Stoffman, M.R., Roberts, M.S., and King, J.T. (2005). Cervical spondylotic myelopathy, depression, and anxiety: a cohort analysis of 89 patients. Neurosurgery 57, 307–313; discussion 307-313.


Community Champion Frank Dutton shares his top fundraising tips

As a Myelopathy.org Community Champion, I had the honour of holding the charity’s first fundraiser at my local football club.

PictureCommunity Champion Frank Dutton

Myelopathy.org and Myelopathy Support on Facebook have been a great help for both me and my wife since my diagnosis in 2016. Since then, life has been difficult to say the least. Cervical myelopathy, and the accidents it has caused, have led to me going under the knife for no less than six major surgeries. These have significantly affected my body and its ability to cope with everyday life.

I created a ‘lucky numbers’ board featuring 1-100. I then made a list of those numbers with spaces next to them for people to write down their names and telephone numbers. It cost £1 per number and I decided on a winning pay-out of £25 which, if all the numbers had been taken, would deliver a tidy profit of £75 for Myelopathy.org.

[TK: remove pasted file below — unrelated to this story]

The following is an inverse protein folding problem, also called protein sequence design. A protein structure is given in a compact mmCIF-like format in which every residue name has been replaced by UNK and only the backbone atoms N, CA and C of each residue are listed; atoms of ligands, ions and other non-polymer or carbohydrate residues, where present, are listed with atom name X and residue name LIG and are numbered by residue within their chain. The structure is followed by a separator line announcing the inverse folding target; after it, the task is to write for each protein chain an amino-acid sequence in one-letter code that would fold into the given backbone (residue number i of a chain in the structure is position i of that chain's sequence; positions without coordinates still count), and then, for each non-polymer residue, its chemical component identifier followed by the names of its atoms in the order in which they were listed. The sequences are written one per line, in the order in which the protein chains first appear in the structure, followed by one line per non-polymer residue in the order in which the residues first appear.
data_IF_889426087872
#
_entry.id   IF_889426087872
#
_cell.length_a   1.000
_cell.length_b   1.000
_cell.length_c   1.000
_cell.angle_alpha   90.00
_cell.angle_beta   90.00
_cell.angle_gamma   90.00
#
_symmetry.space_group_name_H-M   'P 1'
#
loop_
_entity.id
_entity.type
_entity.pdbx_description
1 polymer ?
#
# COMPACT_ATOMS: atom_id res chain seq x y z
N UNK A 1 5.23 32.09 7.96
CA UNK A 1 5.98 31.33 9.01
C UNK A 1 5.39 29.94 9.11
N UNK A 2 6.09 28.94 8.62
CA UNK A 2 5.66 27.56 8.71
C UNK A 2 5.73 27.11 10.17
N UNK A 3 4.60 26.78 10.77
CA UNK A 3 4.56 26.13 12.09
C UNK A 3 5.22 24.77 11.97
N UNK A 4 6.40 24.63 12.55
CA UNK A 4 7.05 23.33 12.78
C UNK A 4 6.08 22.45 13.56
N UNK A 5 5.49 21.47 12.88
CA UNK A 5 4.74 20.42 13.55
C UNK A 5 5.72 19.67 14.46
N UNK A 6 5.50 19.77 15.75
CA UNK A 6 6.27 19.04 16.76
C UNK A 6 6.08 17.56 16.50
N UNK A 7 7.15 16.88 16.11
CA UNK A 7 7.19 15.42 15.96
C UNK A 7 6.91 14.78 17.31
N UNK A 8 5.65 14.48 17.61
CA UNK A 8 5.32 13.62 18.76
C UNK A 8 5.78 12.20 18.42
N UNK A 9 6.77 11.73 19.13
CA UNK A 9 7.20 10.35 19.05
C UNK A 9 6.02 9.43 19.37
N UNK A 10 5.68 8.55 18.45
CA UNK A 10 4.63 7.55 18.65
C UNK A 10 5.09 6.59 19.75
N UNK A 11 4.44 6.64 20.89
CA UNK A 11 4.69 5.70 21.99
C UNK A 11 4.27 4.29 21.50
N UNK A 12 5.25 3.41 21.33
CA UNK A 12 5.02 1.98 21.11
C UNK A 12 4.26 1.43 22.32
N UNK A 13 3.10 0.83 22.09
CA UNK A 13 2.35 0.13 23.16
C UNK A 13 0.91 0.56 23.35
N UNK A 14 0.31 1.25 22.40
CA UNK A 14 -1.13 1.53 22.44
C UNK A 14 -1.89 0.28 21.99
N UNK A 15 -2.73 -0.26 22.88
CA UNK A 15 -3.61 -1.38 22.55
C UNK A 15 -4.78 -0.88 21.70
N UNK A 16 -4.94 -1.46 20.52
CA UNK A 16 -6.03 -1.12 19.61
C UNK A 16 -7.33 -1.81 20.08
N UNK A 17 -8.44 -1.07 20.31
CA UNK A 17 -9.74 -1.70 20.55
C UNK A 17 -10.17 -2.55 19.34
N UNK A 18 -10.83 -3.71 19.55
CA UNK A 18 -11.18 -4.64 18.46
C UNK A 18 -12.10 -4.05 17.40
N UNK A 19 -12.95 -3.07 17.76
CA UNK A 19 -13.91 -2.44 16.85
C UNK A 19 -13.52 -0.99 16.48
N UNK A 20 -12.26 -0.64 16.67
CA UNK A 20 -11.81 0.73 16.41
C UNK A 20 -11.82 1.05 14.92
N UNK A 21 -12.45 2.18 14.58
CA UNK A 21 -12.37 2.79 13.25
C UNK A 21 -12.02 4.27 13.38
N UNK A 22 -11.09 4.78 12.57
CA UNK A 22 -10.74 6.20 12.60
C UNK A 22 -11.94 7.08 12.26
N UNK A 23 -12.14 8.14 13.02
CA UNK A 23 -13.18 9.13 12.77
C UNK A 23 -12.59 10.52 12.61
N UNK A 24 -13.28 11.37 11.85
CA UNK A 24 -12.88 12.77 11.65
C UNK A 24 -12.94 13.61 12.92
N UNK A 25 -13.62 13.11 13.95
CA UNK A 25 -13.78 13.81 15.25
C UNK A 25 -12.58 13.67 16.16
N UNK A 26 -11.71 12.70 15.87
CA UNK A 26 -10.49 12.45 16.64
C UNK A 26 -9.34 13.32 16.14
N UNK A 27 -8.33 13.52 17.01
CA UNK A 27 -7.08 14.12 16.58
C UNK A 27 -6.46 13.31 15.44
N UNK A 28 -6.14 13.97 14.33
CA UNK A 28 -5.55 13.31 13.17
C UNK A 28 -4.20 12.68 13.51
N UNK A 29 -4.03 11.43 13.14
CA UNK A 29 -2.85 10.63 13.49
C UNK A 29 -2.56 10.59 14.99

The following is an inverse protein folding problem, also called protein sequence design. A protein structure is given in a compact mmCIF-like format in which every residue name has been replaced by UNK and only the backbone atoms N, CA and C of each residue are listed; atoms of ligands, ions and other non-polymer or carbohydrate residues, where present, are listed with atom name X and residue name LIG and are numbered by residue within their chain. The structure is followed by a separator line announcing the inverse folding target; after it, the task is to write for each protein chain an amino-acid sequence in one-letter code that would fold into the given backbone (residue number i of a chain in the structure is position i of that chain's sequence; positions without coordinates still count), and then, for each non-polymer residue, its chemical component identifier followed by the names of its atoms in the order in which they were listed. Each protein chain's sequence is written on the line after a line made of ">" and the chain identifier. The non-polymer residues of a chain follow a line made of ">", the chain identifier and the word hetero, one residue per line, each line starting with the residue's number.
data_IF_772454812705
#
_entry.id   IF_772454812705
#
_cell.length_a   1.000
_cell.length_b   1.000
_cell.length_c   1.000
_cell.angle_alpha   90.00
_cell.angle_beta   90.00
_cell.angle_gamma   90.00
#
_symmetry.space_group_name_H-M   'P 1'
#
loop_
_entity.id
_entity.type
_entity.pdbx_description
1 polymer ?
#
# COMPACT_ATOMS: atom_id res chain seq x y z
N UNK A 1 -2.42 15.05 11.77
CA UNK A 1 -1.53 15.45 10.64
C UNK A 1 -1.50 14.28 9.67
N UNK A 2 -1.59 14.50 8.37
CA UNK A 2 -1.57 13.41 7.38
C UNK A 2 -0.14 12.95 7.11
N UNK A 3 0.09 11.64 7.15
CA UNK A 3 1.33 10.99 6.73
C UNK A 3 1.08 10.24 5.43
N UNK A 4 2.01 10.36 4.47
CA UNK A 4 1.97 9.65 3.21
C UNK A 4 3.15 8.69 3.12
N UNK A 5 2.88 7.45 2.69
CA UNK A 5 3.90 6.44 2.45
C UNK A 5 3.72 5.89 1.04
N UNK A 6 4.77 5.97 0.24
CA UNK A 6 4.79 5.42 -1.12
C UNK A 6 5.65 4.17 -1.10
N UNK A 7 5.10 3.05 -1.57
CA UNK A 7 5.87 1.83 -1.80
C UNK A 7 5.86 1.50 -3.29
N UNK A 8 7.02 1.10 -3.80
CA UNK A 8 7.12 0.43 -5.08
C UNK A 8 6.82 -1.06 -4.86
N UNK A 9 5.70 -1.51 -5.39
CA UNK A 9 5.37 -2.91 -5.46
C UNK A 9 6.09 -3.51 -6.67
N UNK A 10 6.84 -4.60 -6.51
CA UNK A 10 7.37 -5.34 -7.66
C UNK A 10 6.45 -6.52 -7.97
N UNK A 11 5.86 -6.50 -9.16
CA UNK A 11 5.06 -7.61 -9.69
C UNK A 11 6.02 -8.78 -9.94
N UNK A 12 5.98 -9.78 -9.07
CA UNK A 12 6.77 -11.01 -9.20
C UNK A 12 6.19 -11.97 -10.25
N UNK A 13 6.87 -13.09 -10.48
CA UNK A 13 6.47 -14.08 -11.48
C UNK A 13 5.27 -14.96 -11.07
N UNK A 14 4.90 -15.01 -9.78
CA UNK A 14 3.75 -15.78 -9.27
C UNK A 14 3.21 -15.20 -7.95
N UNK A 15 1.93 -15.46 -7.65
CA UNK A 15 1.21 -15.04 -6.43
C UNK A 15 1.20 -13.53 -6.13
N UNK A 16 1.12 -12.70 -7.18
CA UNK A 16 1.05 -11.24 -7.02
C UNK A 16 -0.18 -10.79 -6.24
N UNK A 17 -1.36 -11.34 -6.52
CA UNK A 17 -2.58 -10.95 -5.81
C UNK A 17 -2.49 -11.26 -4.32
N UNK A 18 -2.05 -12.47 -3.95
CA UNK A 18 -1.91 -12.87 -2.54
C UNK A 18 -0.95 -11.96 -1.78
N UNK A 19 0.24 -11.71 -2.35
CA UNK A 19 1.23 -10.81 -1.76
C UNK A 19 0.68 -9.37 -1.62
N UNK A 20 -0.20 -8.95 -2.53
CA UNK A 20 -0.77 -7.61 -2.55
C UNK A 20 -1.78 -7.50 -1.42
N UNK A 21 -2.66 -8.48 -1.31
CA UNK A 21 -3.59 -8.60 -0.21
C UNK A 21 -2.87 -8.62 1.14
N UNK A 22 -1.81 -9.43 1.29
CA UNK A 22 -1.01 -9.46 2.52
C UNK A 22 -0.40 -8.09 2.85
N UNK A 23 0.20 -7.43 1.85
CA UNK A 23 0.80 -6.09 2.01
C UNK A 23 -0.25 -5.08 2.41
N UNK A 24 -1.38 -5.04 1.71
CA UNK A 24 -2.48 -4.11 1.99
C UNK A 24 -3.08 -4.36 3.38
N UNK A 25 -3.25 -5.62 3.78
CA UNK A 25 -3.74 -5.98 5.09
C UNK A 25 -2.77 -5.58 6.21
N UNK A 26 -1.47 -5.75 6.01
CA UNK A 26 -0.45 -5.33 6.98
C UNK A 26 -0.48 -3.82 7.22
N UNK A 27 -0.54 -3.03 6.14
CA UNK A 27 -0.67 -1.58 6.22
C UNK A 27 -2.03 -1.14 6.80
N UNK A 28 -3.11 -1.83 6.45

I set my table up in the club room. I took along some laminated photos of people’s CT scans, including my own, as visual aids. I also made copies of one of the charity’s media releases about the condition and the need for early diagnosis, and the basic facts about myelopathy. These are part of the Myelopathy.org fundraising pack. 

It was very interesting to see how people reacted to the photographs and then responded to the information in the leaflets and that I was able to supply about myelopathy. 

The fundraising experience was a positive one and the fact that I was able to raise £71.10 (no idea where the 10p came from) was a bonus. I am now really looking forward to taking part in the next fundraising event. So, if you have any ideas or want to hold a fundraiser yourself, please let me or one of the Myelopathy.org team know.

My top five tips for fundraising.
1) Plan where you want to hold your fundraiser and contact relevant authority/fête organiser/owner etc for permission

2) Share, share, share. Use social media, such as Facebook, WhatsApp, Instagram etc, to gain maximum promotion and coverage for your fundraising activity.

3) Make it personal. Tell your own story so that people can understand more about your experiences and your reasons for fundraising. Sometimes that personal touch/story can elicit donations.

4) Remember your inspiration. There’s a reason why you are supporting this cause. Hold on to your inspiration and bring all that enthusiasm to your fundraising activities.

5) Have fun. If you are not enjoying yourself, you will give off all the wrong vibes. So, smile and perhaps rope in a friend or two to help so that you can jolly each other along.


    If you would like to organise your own fundraising even then please leave your details below